A team of international scientists, including a group from the University of Cambridge, has uncovered unique ‘graffiti’ in a Chinese cave from 500 years ago – which has also unknowingly ‘predicted’ a pattern of climate change yet to come.
Found on the walls of Dayu Cave in the Qinling Mountains of Central China, the writings have helped the team piece together a story of seven drought events which took place in the region between 1520 and 1920.
While the inscriptions are described as being ‘business-like in tone’, the droughts of the 1890s should not be underestimated as scientists say they led to severe starvation and triggered local social instability.
This, they added, eventually resulted in a fierce conflict between government and civilians in 1900, and the drought of 1528 also led to widespread starvation – where there were even reports of cannibalism.
The carvings tell of how the locals would flock to the cave to get water and to pray for rain in times of strife.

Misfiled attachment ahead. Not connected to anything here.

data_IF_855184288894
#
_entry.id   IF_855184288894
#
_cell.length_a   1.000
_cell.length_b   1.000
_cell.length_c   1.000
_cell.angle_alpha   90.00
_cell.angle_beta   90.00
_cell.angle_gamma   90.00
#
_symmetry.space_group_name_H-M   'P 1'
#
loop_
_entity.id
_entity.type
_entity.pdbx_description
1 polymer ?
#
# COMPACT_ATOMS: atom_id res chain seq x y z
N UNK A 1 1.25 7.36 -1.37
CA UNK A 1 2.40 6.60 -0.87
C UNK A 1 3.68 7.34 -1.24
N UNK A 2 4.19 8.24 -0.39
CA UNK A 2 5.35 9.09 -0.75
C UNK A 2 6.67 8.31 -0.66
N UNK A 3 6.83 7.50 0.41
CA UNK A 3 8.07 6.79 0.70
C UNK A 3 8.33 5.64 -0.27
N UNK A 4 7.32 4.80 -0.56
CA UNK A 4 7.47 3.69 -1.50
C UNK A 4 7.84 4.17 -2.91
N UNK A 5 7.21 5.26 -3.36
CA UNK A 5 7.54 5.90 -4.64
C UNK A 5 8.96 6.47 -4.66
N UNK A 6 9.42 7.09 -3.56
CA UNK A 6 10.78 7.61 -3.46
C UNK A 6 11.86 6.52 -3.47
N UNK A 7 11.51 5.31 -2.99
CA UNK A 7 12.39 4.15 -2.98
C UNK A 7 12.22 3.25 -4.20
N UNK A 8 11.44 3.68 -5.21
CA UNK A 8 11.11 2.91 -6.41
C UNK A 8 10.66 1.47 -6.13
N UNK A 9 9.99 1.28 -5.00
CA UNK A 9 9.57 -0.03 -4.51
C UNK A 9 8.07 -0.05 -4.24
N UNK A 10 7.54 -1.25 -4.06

Published in the journal Scientific Reports, one of the inscriptions from 1891 reads: “On May 24th, 17th year of the Emperor Guangxu period, Qing Dynasty, the local mayor, Huaizong Zhu led more than 200 people into the cave to get water. A fortune-teller named Zhenrong Ran prayed for rain during the ceremony.”
Another from 1528 says: “Drought occurred in the 7th year of the Emperor Jiajing period, Ming Dynasty. Gui Jiang and Sishan Jiang came to Da’an town to acknowledge the Dragon Lake inside in Dayu Cave.”
Dr Sebastian Breitenbach, from Cambridge’s Department of Earth Sciences, said of the writings: “When people don’t have enough water, hardship is inevitable and conflict arises.
“In the past decade, records found in caves and lakes have shown a possible link between climate change and the demise of several Chinese dynasties during the last 1800 years.”
The inscriptions have since helped scientists piece together a weather model. The model correlated with a drought that occurred in the 1990s and suggests another will happen sometime in the late 2030s, followed by more serious droughts in the future.
Dr Liangcheng Tan from the Chinese Academy of Sciences in Xi’an, and the paper’s lead author, emphasised just how important and relevant the discovery is and said: “We’re still vulnerable to these events – especially in the developing world.”Reuse content